I felt that I had the experience to teach people — one at a time — or I can have an audience of millions of people. The hotel biz was very misunderstood, and I wanted to educate people, but no one really knows what happens in the office of a general manager. My passion for wanting to show that to the world, it was a good thing. I came up with the idea, and I wrote it down with two partners — Leo and Lynn Rossi — and we collaborated on the idea and we put together a TV sizzle reel, a few minutes of me on film talking and interviewing some people, and worked with a few production companies. One of them picked it up, Travel Channel liked it and bought the rights, and now we’re in our fifth season.

    You always wear great clothes on the show. Where do you get your suits?

    I have my own designer and tailor. He’s in Italy.

    How do you manage to stay in such good shape, when you’re working and traveling all the time?

    As I’m speaking to you I am eating oatmeal, I just got home from the show and I stepped on the scale and I was three pounds lighter. It’s from working out and eating right, and the success of the show. I work out three to four days a week.

    What luggage do you use?


    When you travel for pleasure, what hotel chain do you stay at?

    For business, I typically like Holiday Inn Express, because it’s efficient, people are efficient, rooms are very clean, I’m always in a rush, I have no time for roadblocks or a rude desk agent. One hundred and 10 percent of the time, I’ve had nothing but great service and great rooms. And I don’t get paid to say that.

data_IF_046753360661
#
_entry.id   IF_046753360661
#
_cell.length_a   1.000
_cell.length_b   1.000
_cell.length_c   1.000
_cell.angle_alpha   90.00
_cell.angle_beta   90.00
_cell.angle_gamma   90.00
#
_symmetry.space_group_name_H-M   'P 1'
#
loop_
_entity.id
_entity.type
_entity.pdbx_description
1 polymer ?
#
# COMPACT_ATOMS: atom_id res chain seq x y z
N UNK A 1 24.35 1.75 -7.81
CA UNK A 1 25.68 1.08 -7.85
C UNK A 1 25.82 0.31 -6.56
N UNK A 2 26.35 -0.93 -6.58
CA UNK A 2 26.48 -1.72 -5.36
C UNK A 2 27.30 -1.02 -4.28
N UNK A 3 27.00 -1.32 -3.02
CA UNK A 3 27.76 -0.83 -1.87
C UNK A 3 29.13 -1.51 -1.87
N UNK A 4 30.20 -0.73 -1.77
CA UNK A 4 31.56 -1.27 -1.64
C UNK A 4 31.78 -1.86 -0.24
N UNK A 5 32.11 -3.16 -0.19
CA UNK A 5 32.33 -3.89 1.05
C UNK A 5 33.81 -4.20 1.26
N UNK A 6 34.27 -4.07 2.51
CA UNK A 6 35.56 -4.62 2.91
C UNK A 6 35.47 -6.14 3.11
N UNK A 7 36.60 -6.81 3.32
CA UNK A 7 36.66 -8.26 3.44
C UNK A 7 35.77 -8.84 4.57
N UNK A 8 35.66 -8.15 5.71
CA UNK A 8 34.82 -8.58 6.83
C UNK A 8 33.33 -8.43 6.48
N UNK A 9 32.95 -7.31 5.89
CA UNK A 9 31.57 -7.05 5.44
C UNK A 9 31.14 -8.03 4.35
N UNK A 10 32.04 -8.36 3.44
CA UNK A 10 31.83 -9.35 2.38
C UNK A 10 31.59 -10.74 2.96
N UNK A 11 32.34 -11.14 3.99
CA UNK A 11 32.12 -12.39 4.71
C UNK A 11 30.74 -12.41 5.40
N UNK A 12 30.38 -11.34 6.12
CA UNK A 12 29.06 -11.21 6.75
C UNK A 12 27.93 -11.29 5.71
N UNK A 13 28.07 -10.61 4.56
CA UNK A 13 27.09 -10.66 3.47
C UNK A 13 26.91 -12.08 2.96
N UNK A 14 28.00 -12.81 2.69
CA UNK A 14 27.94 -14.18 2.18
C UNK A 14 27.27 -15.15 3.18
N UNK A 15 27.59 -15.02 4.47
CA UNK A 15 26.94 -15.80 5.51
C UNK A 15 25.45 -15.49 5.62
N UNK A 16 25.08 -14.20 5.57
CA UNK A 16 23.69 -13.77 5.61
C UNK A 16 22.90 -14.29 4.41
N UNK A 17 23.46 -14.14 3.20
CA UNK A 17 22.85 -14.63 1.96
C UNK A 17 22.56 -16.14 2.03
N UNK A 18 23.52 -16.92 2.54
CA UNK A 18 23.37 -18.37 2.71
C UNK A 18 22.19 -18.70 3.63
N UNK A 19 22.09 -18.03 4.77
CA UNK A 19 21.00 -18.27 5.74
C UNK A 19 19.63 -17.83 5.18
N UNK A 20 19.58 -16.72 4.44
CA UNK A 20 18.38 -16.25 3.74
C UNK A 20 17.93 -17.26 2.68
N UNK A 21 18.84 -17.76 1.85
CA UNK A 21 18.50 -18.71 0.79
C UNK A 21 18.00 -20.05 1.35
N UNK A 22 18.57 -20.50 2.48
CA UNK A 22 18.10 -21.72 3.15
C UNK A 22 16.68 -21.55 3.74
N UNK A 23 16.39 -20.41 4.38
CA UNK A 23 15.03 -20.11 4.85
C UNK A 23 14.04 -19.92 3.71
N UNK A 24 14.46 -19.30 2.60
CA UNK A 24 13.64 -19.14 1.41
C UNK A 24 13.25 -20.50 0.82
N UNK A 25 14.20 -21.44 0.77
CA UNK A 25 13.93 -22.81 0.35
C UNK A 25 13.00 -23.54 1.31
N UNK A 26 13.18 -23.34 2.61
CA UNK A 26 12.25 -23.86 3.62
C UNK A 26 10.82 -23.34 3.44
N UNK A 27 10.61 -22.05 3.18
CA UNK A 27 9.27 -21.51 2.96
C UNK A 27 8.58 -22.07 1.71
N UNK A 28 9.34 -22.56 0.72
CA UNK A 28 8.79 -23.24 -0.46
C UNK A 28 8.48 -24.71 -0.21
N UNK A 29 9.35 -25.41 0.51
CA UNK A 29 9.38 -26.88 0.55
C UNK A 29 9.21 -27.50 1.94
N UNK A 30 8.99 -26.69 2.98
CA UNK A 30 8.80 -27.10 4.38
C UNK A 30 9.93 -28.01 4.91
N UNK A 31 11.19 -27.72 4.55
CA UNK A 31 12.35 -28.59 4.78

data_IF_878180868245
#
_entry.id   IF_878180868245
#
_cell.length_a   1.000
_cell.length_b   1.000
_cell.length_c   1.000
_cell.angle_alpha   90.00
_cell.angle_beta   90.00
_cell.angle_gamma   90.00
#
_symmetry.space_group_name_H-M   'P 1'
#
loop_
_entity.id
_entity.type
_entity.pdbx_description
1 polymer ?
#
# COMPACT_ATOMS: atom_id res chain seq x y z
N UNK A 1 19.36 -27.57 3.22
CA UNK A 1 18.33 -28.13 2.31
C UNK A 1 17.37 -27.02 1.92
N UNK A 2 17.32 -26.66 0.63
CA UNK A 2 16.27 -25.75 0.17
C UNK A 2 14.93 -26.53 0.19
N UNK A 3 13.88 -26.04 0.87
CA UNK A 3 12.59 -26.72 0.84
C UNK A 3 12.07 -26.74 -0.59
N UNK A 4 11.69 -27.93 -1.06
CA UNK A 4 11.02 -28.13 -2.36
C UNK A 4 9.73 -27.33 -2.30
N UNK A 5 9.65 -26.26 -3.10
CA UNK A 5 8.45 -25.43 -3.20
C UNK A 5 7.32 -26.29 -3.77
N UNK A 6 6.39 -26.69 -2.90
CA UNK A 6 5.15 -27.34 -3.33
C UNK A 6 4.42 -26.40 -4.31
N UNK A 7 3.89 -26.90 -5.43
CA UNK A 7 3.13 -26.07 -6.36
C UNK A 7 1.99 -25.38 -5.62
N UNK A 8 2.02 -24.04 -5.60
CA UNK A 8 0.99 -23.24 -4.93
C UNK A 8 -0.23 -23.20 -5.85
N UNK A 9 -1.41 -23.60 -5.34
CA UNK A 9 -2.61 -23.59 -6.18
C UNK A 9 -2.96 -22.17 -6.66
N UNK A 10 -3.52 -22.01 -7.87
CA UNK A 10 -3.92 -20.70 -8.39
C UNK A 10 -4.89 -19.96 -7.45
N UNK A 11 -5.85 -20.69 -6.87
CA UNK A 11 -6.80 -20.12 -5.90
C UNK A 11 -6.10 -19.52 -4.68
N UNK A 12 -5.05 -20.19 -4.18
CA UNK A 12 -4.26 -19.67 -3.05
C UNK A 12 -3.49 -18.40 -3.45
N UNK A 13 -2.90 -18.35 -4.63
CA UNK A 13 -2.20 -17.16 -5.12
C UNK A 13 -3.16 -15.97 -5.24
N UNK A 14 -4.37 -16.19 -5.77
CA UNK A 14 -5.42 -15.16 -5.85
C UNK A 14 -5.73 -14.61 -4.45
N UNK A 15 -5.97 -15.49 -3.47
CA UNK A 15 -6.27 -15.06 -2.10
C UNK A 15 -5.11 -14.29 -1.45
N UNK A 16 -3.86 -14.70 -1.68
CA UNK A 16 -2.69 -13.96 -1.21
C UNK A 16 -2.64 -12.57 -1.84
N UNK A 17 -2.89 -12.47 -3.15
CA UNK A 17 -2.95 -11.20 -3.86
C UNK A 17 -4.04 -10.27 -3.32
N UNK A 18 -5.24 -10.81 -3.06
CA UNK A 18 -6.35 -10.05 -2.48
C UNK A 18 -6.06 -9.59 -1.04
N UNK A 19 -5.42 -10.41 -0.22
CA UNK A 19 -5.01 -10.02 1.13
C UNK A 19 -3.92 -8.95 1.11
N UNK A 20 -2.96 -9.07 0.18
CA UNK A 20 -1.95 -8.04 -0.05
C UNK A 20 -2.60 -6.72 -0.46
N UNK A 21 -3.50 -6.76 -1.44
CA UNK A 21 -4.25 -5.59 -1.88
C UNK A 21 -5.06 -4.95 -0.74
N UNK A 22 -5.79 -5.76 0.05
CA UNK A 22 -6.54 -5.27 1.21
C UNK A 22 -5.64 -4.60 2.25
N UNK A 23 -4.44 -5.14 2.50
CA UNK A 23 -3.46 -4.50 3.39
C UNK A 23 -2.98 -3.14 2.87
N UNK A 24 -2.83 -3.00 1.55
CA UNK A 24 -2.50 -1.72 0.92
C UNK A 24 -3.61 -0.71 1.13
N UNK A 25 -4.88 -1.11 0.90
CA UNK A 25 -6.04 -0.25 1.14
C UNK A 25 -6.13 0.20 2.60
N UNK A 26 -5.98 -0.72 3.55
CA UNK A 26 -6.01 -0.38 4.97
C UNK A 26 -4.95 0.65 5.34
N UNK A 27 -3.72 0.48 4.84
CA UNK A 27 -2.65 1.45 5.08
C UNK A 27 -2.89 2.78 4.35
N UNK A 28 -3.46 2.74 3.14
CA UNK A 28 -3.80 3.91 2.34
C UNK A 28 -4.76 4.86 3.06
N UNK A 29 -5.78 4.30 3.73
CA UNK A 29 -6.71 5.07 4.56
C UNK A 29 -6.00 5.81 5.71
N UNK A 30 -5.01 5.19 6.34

What are your three favorite hotels in the world?

    La Residencia in Majorca, Spain. The Algonquin in New York. And The Four Seasons Maui. Don’t die before you go to the Four Seasons Maui — and after you check out, it’s OK to die. Maui itself is so spiritual, but I went there for the show and was punched in the face by the spiritual quality of Maui. It’s a very, very beautiful island and never feels busy. The Four Seasons Maui and the way is it positioned, manicured, and its services — that’s the way you’re supposed to travel. Travel allows you to smell, taste the food, hear the person — you’ve forgotten about your bills and your job. When you travel, and get to the Four Seasons Maui — it cracks you open and you’re the kid standing on first base who made the hit at the right time. It just awakens your senses and you say, “This is life.”

    What hotel did you stay at on your honeymoon?

    We had several trips: Plaza Hotel, Royal Caribbean cruise, and St. John’s.

    Where would you go on your second honeymoon?

    My backyard.

    Interview was edited and condensed. Debbi K. Kickham can be reached at